Grey Goo is a hypothetical scenario in which molecular nanotechnology, without limitations, is able to self-replicate and ends the world by consuming the planet. Grey Goo the game explores this scenario of the same name, and what results is a solid throwback of RTS’ of years gone by that fits well into today’s world.
From the moment you embark into the campaign, you’re thrust into cutscenes that go above and beyond. Weta, the CGI wizards that Petroglyph teamed up with (made famous as Peter Jackson’s CGI crew) provides lifelike scenes that elevate what’s going on visually, of what would be pretty bland, story wise. As it goes, the Betas are doing experiments with things they shouldn’t, opened a portal, and the grey goo made their way in, which begins their dominance in overwhelming fashion.
Among the 15 campaign missions, everything feels so short as you play as each faction for only 5 missions each. Blizzard’s focus on each side of the conflict throughout StarCraft II has spoiled me. I wanted to spend more time with Grey Goo‘s factions, but time and the game just wouldn’t allow it. And while some missions can take an hour to complete, just as I was getting used to the units and characters, I had to move on.
The Human and Beta play nearly identically to one another, with the Beta playing the most traditional to those familiar with real-time strategy games of the past, most notably Command & Conquer. Humans need power conduits to keep their building chain alive, sever it and all power is lost, and construction is stopped. It’s annoyance, but luckily the cost to repair is low. The goo unsurprisingly plays different from either of them, but perhaps more different than you’d expect – they are in a state of constant flux and motion, a living organism of bio-mechanics. You’ll take over over a resource, and it grows in mass. Over time is able to split off to create different unit types, as well as other mother goos it spawned from. But splitting reduces the overall health of the mother goo.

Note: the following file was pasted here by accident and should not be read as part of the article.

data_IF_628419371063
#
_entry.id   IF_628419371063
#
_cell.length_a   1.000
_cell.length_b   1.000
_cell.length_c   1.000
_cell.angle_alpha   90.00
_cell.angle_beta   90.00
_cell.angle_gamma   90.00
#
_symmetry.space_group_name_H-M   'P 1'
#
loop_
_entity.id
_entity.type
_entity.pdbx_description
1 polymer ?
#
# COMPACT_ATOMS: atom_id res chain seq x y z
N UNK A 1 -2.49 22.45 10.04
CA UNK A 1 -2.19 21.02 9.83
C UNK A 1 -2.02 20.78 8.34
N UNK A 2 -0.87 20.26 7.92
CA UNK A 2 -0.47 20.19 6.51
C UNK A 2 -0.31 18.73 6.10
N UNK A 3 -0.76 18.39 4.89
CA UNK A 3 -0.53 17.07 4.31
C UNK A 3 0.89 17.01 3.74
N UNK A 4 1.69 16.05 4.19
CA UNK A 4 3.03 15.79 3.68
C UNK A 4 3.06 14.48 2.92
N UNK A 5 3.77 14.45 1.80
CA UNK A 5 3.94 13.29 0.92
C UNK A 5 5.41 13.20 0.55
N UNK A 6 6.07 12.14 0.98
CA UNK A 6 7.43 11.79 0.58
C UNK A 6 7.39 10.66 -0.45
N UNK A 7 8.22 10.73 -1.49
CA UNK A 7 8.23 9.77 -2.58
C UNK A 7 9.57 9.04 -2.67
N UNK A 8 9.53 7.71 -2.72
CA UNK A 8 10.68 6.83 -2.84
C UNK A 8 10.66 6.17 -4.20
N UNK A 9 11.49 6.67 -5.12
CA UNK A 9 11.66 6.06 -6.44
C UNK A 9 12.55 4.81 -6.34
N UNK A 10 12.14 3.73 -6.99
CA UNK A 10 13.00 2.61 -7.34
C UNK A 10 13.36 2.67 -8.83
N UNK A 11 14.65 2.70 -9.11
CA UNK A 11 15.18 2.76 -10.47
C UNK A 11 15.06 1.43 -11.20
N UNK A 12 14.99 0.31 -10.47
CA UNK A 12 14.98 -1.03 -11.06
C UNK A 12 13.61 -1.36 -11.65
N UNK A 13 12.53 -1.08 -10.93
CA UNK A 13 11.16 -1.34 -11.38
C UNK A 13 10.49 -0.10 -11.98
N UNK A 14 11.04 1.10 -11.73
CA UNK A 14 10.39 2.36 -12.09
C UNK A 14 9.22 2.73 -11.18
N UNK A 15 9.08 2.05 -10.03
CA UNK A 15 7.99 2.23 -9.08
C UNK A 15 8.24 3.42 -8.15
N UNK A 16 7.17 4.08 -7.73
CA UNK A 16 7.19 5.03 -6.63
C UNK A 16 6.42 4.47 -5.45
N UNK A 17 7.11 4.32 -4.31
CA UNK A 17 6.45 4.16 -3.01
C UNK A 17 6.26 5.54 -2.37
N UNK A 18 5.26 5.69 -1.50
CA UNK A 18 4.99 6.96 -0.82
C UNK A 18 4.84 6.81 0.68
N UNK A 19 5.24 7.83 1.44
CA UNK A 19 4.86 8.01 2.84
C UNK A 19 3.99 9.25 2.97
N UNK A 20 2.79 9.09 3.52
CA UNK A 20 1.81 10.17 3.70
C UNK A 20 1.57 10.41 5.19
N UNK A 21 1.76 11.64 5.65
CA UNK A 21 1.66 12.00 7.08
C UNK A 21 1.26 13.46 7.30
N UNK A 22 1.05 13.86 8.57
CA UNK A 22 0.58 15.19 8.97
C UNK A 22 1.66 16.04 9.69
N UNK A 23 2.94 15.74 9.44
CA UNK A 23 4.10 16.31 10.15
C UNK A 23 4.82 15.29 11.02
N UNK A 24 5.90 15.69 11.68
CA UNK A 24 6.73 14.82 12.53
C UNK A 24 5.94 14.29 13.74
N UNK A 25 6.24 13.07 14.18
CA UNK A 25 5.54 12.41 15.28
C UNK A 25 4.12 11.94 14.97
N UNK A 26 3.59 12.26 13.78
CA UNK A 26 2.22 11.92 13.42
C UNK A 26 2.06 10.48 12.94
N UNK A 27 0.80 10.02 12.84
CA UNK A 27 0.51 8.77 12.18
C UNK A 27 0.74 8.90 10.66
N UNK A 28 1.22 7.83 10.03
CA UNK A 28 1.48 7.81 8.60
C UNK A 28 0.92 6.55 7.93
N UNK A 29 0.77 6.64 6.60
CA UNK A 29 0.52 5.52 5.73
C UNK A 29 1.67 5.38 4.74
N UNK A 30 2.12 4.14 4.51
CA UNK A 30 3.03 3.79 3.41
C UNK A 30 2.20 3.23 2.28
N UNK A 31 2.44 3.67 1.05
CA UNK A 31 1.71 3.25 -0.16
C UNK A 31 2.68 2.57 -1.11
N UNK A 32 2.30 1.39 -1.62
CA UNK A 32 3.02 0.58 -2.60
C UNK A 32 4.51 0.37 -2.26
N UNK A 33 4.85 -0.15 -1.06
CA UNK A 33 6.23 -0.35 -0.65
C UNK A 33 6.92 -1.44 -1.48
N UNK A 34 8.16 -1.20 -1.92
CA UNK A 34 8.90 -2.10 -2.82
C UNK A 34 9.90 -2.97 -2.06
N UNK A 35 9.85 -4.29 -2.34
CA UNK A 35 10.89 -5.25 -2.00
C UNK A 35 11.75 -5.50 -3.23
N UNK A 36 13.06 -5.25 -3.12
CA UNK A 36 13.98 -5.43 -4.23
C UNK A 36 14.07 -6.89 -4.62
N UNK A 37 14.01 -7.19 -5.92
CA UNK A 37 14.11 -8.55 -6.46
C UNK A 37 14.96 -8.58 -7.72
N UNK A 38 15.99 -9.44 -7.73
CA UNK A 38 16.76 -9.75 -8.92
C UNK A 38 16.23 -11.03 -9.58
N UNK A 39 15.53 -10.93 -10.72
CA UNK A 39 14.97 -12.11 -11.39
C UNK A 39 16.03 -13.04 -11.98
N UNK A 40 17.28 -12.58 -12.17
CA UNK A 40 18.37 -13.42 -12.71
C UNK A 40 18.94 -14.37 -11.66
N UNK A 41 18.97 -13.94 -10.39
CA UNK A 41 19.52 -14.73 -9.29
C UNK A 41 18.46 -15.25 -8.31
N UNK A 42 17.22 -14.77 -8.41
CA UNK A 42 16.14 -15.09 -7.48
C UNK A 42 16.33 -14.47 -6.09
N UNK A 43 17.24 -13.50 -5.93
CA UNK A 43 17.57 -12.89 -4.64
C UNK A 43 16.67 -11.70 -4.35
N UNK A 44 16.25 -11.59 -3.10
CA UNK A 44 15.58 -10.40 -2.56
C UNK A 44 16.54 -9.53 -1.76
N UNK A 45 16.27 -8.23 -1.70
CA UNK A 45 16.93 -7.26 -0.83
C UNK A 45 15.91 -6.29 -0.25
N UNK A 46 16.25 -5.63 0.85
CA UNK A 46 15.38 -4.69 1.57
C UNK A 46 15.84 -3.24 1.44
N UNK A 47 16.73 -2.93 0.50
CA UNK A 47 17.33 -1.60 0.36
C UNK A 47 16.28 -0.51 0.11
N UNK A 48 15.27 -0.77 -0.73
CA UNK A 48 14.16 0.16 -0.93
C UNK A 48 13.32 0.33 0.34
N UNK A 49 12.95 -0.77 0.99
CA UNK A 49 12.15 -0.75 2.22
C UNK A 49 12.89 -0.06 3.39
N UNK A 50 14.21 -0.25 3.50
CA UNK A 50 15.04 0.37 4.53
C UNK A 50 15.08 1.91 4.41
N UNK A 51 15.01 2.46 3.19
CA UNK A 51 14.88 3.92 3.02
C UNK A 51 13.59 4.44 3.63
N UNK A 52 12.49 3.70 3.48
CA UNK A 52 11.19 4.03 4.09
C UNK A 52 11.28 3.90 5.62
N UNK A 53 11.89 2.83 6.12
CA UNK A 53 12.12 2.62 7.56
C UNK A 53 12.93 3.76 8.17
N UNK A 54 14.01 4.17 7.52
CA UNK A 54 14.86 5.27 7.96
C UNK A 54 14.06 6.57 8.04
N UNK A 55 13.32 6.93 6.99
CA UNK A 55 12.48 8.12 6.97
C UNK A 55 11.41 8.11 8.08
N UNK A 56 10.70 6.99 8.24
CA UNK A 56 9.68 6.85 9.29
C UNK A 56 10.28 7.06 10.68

Grey Goo‘s pacing leads you to believe everything is equally fast-paced with progression of units. But once you construct the “epic” unit, they are so slow, it actually reduces the momentum of the match as well. The tech upgrades provide the minutia to the units you’d be looking for, as you have to make decisions between options to upgrade with, forcing some actual tactics with what you bring to the battle. The simplified economy is worth appreciating, as you won’t have mine multiple resources just to build simple things in the game. This helped streamline the early game, allowing you to pump out units quickly and efficiently that focuses more on action than just the pure strategy.
Keyboard shortcuts help with the quick access to units, and are all categorized easily on the, what I consider to be, large UI. That said, everything is legible and discernible. The difficulty of Grey Goo was a concern for me as I’m not typically great at RTS’, but I was very easily able to play and understand the mechanics, all while upping the difficulty mid-way through, showing that I was able to improve as a player.
Grey Goo falls short on colors, as it is colorful at all. It’s very heavy in the brown. But it is pretty, though. The detail of units when standing by, waiting for commands or in the heat of battle exchanging fire is just great to see in motion. The places that battles take place range in locale, but are beautiful, alien places that makes you want to explore them.
Skirmish is as you’d expect it to be, but a bit sparse when it comes to playable maps. This is okay for the most part, as you begin to learn the maps faster, but you’d expect much more vast and varied worlds between these three races. This shortcoming also carries over to multiplayer as well.
Multiplayer in the online community of Grey Goo is an unknown in terms of how players use online factions against one another. Now is a good time as everyone is still learning, and yet to master what’s best
Grey Goo borders on the edge of being boring, but it is a solid RTS that is streamlined, an efficient use of your time, and provides enough of a good story to keep you going through the campaign. After you’ve conquered the campaign, you’ll command yourself to victory online on an even battlefield of those coming to terms with the nuances of the same units.
A Steam code was provided by PR for review purposes